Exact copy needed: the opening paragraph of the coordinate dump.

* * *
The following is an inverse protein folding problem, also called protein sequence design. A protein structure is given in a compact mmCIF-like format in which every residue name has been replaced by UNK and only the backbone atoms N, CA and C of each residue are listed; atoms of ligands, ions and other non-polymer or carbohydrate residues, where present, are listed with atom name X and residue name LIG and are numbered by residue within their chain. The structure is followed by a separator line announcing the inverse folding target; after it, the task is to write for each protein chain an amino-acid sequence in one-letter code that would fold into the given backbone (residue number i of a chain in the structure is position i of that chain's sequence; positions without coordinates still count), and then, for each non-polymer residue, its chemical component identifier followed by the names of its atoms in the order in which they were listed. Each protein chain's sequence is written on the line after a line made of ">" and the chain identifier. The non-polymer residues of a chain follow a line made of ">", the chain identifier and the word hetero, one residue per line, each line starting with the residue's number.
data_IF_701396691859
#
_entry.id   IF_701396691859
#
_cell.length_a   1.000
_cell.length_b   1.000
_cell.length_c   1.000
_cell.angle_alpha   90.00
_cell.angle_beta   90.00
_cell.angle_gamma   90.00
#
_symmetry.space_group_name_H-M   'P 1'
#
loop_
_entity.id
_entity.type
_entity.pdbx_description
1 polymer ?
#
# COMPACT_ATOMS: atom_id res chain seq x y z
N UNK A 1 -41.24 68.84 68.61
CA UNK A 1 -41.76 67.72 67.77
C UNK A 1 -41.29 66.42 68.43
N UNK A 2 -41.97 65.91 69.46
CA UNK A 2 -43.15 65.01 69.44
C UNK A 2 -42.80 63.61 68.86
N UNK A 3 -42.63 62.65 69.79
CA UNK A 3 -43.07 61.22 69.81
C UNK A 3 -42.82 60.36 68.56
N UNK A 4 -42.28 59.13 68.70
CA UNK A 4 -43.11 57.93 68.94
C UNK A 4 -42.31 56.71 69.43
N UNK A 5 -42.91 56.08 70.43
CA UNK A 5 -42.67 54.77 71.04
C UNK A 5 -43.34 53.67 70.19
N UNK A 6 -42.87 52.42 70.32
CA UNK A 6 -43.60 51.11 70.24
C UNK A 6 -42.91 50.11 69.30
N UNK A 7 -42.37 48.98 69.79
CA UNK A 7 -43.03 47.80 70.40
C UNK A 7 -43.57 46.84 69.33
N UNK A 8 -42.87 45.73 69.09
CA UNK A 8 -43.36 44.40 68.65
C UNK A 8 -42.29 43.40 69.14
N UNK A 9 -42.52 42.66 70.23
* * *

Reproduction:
The following is an inverse protein folding problem, also called protein sequence design. A protein structure is given in a compact mmCIF-like format in which every residue name has been replaced by UNK and only the backbone atoms N, CA and C of each residue are listed; atoms of ligands, ions and other non-polymer or carbohydrate residues, where present, are listed with atom name X and residue name LIG and are numbered by residue within their chain. The structure is followed by a separator line announcing the inverse folding target; after it, the task is to write for each protein chain an amino-acid sequence in one-letter code that would fold into the given backbone (residue number i of a chain in the structure is position i of that chain's sequence; positions without coordinates still count), and then, for each non-polymer residue, its chemical component identifier followed by the names of its atoms in the order in which they were listed. Each protein chain's sequence is written on the line after a line made of ">" and the chain identifier. The non-polymer residues of a chain follow a line made of ">", the chain identifier and the word hetero, one residue per line, each line starting with the residue's number.